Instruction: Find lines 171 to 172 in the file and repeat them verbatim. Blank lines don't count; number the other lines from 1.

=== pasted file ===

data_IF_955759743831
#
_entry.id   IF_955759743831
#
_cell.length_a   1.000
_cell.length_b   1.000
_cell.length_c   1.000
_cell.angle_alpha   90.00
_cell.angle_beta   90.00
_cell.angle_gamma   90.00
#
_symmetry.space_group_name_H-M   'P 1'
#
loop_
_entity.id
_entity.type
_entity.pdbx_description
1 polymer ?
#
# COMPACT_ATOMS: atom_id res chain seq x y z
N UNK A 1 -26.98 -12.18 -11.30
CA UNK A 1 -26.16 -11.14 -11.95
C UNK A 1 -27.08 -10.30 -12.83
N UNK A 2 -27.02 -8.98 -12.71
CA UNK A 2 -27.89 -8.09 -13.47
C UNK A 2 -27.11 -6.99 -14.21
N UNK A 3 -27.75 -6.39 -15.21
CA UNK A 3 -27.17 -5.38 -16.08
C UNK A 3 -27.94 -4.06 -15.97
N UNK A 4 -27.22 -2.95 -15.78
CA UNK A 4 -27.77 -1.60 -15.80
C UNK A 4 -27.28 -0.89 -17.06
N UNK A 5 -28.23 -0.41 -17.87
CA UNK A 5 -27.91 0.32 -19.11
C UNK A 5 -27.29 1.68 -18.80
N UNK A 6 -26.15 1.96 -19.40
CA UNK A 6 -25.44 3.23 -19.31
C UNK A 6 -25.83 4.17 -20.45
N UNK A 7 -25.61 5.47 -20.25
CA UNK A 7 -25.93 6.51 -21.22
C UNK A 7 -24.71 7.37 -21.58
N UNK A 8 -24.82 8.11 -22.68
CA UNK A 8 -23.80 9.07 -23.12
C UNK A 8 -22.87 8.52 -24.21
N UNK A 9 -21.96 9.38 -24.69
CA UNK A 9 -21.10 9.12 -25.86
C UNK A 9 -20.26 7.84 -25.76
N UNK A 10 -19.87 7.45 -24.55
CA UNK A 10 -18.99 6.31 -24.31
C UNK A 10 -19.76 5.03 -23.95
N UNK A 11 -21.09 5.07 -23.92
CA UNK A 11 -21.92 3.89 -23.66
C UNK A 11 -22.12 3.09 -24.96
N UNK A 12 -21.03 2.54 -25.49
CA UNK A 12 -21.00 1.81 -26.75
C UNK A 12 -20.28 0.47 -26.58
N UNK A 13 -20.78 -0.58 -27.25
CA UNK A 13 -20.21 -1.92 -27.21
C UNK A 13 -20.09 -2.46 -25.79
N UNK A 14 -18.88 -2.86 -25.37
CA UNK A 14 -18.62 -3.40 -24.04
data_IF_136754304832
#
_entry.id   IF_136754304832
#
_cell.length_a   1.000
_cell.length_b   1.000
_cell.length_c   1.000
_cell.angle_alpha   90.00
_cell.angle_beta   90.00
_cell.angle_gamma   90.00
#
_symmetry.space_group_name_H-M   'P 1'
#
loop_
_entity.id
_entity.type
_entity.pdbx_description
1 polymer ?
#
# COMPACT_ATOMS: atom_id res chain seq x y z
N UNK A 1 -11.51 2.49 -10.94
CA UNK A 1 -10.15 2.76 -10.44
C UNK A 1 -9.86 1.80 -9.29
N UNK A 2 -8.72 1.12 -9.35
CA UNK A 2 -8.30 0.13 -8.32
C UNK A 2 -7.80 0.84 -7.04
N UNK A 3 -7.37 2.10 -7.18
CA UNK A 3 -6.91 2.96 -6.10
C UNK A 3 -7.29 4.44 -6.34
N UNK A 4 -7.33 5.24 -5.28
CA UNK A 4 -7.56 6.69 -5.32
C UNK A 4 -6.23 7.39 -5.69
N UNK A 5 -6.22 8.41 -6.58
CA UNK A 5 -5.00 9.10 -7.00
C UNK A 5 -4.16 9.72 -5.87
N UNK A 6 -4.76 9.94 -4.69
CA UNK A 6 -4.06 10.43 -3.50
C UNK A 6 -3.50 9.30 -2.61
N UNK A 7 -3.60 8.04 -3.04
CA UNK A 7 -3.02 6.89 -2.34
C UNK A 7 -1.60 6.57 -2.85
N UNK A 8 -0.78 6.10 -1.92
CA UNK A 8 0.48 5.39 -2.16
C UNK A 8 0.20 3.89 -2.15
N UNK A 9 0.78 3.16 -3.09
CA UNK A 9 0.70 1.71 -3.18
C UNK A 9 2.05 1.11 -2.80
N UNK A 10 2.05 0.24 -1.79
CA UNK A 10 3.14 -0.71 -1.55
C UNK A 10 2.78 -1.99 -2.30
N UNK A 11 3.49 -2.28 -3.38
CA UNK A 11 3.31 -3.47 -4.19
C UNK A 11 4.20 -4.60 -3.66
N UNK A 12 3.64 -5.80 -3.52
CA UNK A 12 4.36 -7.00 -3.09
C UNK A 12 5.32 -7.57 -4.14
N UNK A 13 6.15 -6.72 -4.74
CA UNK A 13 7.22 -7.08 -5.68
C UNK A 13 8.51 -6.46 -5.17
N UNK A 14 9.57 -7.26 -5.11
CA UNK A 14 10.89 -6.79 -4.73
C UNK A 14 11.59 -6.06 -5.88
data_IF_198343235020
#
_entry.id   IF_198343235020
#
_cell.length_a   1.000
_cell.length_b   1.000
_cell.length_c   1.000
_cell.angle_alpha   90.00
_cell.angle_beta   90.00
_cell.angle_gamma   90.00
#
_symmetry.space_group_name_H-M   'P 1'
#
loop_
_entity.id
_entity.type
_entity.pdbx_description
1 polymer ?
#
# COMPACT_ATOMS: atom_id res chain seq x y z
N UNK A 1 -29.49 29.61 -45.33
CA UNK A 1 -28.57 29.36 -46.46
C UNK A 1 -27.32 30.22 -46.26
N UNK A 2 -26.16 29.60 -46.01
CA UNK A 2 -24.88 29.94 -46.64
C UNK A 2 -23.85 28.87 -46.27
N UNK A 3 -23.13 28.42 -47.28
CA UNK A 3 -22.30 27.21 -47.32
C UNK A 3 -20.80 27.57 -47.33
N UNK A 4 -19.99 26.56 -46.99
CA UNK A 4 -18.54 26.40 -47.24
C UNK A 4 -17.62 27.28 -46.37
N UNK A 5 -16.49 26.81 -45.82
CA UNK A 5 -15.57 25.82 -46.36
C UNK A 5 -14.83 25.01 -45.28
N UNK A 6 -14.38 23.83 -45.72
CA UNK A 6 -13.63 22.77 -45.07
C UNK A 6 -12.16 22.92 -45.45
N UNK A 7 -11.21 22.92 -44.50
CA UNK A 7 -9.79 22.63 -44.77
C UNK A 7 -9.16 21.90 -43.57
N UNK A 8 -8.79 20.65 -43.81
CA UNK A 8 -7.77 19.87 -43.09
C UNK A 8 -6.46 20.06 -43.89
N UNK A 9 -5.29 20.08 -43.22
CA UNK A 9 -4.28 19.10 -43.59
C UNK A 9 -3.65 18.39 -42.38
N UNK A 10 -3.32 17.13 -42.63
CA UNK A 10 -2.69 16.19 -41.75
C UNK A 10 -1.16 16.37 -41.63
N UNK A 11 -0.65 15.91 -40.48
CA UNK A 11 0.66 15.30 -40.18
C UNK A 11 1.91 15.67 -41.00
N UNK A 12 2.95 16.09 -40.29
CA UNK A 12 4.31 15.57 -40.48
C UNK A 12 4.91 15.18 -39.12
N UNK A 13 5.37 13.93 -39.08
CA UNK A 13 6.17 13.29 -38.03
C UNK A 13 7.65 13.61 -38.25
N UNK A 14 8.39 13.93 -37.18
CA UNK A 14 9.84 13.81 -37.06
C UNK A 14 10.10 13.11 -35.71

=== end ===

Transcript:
N UNK A 10 -3.32 17.13 -42.63
CA UNK A 10 -2.69 16.19 -41.75